I’m a feminist but if I can get funding simply because I’m a woman, I will.
I believe that every single human has the power to make a great impact, if only by changing the little bit of world around them and the people in it. We could all make the world a better place by each choosing one battle to fight. I “chose” (was it ever a choice?) the planet, and feminism. I’ll tell you more about my engagement for the Earth later. Today, let’s talk about this big scary word, FEMINISM, and how feminism helped me for my PhD.
I’d say I’m quite lucky as I’ve never had to fight gender discrimination too much to get to where I am currently (gender harassment in everyday life is a whole other matter of course, as cat calling is just a daily event in France). I’m a white middle-class French woman, I have a master’s degree, just like many of my friends (my beloved friend Marianne even has 2 of these). Starting a PhD was definitely more unusual, but didn’t actually surprise anyone. I’m starting to feel a bias now that I’m in the UK, kind of because of my name. Most people in the country never heard of “Bérengère” before, so before meeting me in person, if the gender pronoun “she” hasn’t be used to refer to me, people ALWAYS assume I am a man.
I am a foreign student doing in Ph.D. in the Edinburgh Medical School, therefore, by default, I must have a penis.
(though Google would have told you that Bérengère is 100% a female name and that the male version is Bérenger.)
I can always tell when people expected to meet a man, their face when discovering a petite girl is stellar.
In academia like in many places, the higher you go, the less women you find. The default gender is male (unlike in human biology, some might say). Even in my almost all-female team, the director of the centre is a man (but he is a wonderful man so we forgive him).
This is changing, slowly but surely. Projects and programs are launched to support the inclusion of women in academia. There are even grants especially for women, and though some (and not just men) think this is unfair, as a self-funded Ph.D. student one of these grants allowed me to continue my work in a relatively more serene mindset. These schemes dramatically lack visibility, so let me tell you a bit more about them.
The British Federation of Women Graduates (BFWG) and the Funds for Women Graduates (FfWG) are societies that exclusively support the work of women in academia through various activities, including grants for the last year of a PhD. I applied to both, and I was lucky enough to be receive a BFWG award. If you consider applying as well, here are some useful details about the application process.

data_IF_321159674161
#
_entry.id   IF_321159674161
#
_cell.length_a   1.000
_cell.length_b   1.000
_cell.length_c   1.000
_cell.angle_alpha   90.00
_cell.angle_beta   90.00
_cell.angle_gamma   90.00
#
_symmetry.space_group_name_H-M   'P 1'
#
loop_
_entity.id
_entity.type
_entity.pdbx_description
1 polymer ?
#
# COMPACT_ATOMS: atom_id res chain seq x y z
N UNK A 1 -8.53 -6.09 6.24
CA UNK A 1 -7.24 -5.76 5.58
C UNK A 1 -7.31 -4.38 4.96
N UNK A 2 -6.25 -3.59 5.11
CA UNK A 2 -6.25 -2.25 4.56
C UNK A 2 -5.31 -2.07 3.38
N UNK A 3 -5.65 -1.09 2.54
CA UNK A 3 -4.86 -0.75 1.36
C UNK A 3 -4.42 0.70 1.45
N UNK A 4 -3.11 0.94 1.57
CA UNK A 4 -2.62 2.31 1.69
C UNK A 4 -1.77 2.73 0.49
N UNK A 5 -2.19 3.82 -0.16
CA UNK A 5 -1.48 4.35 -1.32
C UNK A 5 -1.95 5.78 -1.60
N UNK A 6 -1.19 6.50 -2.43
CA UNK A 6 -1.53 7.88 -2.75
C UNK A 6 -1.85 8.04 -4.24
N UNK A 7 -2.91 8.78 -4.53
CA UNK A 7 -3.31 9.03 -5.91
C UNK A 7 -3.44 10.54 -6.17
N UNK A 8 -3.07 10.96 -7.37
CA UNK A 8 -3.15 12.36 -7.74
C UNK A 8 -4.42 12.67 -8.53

The first round of applications (with a deadline in late February), includes a standardised form, a short lay summary of your research, as well as a more detailed one, details about your research outreach activities, and letters from two referees.
The second round is an interview, held mid-July, at the BFWG headquarters in London. This was my first ever actual interview, and I was slightly terrified at the prospect (side note, this was the day ultra-sexist Trump was visiting London. What are the odds?!). It actually went extremely smoothly, and the panel was very supportive. The interview included an 8-minute oral presentation of my work (without any visual support) followed by 10–15 minutes of questions by the Committee. The questions addressed my research as well as my involvement in outreach activities and my vision for the future of women in academia.
Thanks to this award I got to meet other young female researchers, but I also learned about the previous generation of “invisibilised” women who fought to support female academics. This inspires me to keep on educating myself and battling for a fairer academic environment. If you are interested in furthering your own feminist education, here are some links you might appreciate:
Well-behaved women seldom make history — Laurel Thatcher Ulrich
Further cool stuff to gently ease into feminism:
- The Guilty Feminist, podcast and book (currently reading it)
- Culottées (or in English Brazen), by Pénélope Bagieu
- Ni Vues, ni Connues (not translated yet), by Collectif Georgette Sand